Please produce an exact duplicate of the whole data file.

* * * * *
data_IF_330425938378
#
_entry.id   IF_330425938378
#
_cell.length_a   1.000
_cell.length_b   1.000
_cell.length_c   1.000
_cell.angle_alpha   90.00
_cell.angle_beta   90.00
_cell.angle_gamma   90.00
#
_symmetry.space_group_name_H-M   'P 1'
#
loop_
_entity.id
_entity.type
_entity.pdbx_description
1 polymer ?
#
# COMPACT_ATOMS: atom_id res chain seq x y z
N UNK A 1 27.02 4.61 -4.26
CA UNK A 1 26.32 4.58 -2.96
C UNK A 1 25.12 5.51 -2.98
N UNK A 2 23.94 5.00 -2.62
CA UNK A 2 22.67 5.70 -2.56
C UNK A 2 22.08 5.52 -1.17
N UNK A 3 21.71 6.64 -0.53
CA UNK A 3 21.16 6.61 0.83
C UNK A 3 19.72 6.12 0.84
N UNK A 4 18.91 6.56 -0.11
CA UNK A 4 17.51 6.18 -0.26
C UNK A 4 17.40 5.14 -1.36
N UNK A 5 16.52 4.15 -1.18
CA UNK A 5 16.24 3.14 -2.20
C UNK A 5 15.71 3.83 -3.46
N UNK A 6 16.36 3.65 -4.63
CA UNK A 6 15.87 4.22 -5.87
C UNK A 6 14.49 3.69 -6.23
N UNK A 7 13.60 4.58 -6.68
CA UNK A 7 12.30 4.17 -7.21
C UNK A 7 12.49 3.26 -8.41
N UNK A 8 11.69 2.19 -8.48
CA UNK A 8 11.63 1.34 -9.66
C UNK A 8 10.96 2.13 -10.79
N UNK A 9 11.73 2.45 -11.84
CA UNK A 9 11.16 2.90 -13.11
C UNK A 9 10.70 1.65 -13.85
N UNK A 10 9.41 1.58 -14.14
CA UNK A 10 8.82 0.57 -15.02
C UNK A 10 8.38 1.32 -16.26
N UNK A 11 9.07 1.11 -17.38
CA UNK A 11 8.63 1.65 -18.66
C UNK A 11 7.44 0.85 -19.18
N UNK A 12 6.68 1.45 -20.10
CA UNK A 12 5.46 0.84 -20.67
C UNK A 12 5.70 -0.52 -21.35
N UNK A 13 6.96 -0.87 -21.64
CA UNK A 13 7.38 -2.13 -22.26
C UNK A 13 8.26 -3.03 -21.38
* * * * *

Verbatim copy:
data_IF_330425938378
#
_entry.id   IF_330425938378
#
_cell.length_a   1.000
_cell.length_b   1.000
_cell.length_c   1.000
_cell.angle_alpha   90.00
_cell.angle_beta   90.00
_cell.angle_gamma   90.00
#
_symmetry.space_group_name_H-M   'P 1'
#
loop_
_entity.id
_entity.type
_entity.pdbx_description
1 polymer ?
#
# COMPACT_ATOMS: atom_id res chain seq x y z
N UNK A 1 27.02 4.61 -4.26
CA UNK A 1 26.32 4.58 -2.96
C UNK A 1 25.12 5.51 -2.98
N UNK A 2 23.94 5.00 -2.62
CA UNK A 2 22.67 5.70 -2.56
C UNK A 2 22.08 5.52 -1.17
N UNK A 3 21.71 6.64 -0.53
CA UNK A 3 21.16 6.61 0.83
C UNK A 3 19.72 6.12 0.84
N UNK A 4 18.91 6.56 -0.11
CA UNK A 4 17.51 6.18 -0.26
C UNK A 4 17.40 5.14 -1.36
N UNK A 5 16.52 4.15 -1.18
CA UNK A 5 16.24 3.14 -2.20
C UNK A 5 15.71 3.83 -3.46
N UNK A 6 16.36 3.65 -4.63
CA UNK A 6 15.87 4.22 -5.87
C UNK A 6 14.49 3.69 -6.23
N UNK A 7 13.60 4.58 -6.68
CA UNK A 7 12.30 4.17 -7.21
C UNK A 7 12.49 3.26 -8.41
N UNK A 8 11.69 2.19 -8.48
CA UNK A 8 11.63 1.34 -9.66
C UNK A 8 10.96 2.13 -10.79
N UNK A 9 11.73 2.45 -11.84
CA UNK A 9 11.16 2.90 -13.11
C UNK A 9 10.70 1.65 -13.85
N UNK A 10 9.41 1.58 -14.14
CA UNK A 10 8.82 0.57 -15.02
C UNK A 10 8.38 1.32 -16.26
N UNK A 11 9.07 1.11 -17.38
CA UNK A 11 8.63 1.65 -18.66
C UNK A 11 7.44 0.85 -19.18
N UNK A 12 6.68 1.45 -20.10
CA UNK A 12 5.46 0.84 -20.67
C UNK A 12 5.70 -0.52 -21.35
N UNK A 13 6.96 -0.87 -21.64
CA UNK A 13 7.38 -2.13 -22.26
C UNK A 13 8.26 -3.03 -21.38